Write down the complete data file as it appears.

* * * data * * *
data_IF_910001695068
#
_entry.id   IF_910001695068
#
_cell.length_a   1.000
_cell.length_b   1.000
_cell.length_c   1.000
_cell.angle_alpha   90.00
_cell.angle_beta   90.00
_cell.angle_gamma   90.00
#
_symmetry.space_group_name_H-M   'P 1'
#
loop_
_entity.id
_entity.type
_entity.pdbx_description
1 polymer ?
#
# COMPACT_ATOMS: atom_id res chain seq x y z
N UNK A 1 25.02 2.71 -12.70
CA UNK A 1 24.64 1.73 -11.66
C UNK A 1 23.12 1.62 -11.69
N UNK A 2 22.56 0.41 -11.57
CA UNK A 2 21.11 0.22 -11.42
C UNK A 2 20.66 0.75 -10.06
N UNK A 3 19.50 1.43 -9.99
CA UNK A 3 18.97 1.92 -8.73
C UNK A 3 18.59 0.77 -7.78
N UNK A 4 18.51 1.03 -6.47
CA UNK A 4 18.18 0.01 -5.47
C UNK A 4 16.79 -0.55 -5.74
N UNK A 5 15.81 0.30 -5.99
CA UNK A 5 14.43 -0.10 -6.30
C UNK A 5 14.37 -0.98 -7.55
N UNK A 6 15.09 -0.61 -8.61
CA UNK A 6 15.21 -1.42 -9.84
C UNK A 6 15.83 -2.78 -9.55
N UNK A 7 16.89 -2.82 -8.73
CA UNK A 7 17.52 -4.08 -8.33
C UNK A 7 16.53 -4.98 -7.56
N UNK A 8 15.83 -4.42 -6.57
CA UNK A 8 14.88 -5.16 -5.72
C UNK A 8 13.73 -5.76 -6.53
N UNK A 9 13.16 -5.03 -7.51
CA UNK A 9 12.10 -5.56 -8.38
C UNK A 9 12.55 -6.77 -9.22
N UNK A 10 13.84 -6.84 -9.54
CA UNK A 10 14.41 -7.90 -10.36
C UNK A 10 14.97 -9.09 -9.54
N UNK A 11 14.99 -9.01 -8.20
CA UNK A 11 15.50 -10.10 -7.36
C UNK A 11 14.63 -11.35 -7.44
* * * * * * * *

data_IF_910001695068
#
_entry.id   IF_910001695068
#
_cell.length_a   1.000
_cell.length_b   1.000
_cell.length_c   1.000
_cell.angle_alpha   90.00
_cell.angle_beta   90.00
_cell.angle_gamma   90.00
#
_symmetry.space_group_name_H-M   'P 1'
#
loop_
_entity.id
_entity.type
_entity.pdbx_description
1 polymer ?
#
# COMPACT_ATOMS: atom_id res chain seq x y z
N UNK A 1 25.02 2.71 -12.70
CA UNK A 1 24.64 1.73 -11.66
C UNK A 1 23.12 1.62 -11.69
N UNK A 2 22.56 0.41 -11.57
CA UNK A 2 21.11 0.22 -11.42
C UNK A 2 20.66 0.75 -10.06
N UNK A 3 19.50 1.43 -9.99
CA UNK A 3 18.97 1.92 -8.73
C UNK A 3 18.59 0.77 -7.78
N UNK A 4 18.51 1.03 -6.47
CA UNK A 4 18.18 0.01 -5.47
C UNK A 4 16.79 -0.55 -5.74
N UNK A 5 15.81 0.30 -5.99
CA UNK A 5 14.43 -0.10 -6.30
C UNK A 5 14.37 -0.98 -7.55
N UNK A 6 15.09 -0.61 -8.61
CA UNK A 6 15.21 -1.42 -9.84
C UNK A 6 15.83 -2.78 -9.55
N UNK A 7 16.89 -2.82 -8.73
CA UNK A 7 17.52 -4.08 -8.33
C UNK A 7 16.53 -4.98 -7.56
N UNK A 8 15.83 -4.42 -6.57
CA UNK A 8 14.88 -5.16 -5.72
C UNK A 8 13.73 -5.76 -6.53
N UNK A 9 13.16 -5.03 -7.51
CA UNK A 9 12.10 -5.56 -8.38
C UNK A 9 12.55 -6.77 -9.22
N UNK A 10 13.84 -6.84 -9.54
CA UNK A 10 14.41 -7.90 -10.36
C UNK A 10 14.97 -9.09 -9.54
N UNK A 11 14.99 -9.01 -8.20
CA UNK A 11 15.50 -10.10 -7.36
C UNK A 11 14.63 -11.35 -7.44